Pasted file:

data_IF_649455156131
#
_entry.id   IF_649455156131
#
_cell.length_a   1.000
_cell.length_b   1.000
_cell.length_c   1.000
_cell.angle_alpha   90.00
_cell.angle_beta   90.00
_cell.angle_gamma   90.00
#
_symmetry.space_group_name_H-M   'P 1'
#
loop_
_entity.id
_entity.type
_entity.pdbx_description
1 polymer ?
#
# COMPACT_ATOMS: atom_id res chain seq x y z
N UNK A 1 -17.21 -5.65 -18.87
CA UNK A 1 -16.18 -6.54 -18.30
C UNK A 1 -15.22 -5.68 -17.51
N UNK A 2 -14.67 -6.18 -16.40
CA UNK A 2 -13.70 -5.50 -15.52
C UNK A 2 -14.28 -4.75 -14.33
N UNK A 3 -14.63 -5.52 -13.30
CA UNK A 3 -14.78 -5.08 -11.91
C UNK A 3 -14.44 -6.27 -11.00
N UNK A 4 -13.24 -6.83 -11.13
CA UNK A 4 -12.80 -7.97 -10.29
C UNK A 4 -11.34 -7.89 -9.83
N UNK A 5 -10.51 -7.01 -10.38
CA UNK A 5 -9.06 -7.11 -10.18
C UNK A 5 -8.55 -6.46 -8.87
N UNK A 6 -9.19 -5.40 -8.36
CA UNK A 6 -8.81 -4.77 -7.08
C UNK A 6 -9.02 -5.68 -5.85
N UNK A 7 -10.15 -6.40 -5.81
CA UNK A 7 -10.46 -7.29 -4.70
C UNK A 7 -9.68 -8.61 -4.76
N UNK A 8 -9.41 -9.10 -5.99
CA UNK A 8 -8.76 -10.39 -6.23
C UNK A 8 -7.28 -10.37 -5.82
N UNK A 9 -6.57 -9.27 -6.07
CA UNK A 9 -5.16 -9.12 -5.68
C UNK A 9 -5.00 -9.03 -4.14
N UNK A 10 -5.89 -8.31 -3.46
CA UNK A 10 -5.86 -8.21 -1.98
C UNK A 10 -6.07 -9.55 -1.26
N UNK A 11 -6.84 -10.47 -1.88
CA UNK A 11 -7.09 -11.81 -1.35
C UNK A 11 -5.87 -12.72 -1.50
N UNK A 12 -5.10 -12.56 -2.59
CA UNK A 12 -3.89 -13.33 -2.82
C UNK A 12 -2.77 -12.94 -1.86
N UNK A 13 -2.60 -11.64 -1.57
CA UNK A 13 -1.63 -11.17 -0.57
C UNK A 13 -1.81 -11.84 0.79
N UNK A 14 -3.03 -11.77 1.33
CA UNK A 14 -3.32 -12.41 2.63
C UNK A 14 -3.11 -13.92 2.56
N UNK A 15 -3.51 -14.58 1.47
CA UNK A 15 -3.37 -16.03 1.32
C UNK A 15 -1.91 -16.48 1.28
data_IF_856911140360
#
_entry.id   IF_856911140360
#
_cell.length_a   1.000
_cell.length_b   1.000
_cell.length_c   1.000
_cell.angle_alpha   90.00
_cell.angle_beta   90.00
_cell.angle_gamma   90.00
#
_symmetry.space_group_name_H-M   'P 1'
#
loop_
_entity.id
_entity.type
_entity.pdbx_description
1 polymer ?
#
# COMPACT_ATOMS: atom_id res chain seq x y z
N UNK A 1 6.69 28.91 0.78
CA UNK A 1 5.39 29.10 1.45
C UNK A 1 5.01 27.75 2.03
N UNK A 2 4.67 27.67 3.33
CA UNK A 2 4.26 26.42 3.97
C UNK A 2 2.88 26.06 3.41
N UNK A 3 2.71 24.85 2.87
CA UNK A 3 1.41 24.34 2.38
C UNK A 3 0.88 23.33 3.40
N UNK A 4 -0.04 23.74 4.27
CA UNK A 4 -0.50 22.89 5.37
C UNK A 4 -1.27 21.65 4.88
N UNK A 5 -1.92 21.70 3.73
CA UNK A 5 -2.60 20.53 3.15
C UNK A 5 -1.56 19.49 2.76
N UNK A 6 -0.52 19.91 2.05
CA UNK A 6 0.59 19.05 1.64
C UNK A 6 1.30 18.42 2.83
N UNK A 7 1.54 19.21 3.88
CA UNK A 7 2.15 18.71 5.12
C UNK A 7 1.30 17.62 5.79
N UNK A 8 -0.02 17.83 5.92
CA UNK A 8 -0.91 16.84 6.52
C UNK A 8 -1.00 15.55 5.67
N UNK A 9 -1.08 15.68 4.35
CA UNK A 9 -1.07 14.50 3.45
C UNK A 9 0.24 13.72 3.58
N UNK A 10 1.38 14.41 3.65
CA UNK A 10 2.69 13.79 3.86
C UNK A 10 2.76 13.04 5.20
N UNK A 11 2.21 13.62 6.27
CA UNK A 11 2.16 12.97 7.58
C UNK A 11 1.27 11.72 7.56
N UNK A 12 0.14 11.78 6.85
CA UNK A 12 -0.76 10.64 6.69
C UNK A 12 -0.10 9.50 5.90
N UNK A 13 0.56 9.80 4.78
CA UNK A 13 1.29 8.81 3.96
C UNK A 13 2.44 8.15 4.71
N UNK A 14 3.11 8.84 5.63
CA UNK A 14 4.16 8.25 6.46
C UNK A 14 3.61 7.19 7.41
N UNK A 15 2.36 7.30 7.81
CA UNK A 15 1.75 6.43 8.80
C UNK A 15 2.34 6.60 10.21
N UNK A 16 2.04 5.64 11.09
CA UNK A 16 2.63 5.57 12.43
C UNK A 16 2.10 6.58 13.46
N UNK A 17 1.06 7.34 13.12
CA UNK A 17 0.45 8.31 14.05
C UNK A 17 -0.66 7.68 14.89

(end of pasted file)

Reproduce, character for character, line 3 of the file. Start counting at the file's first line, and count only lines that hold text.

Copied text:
_entry.id   IF_649455156131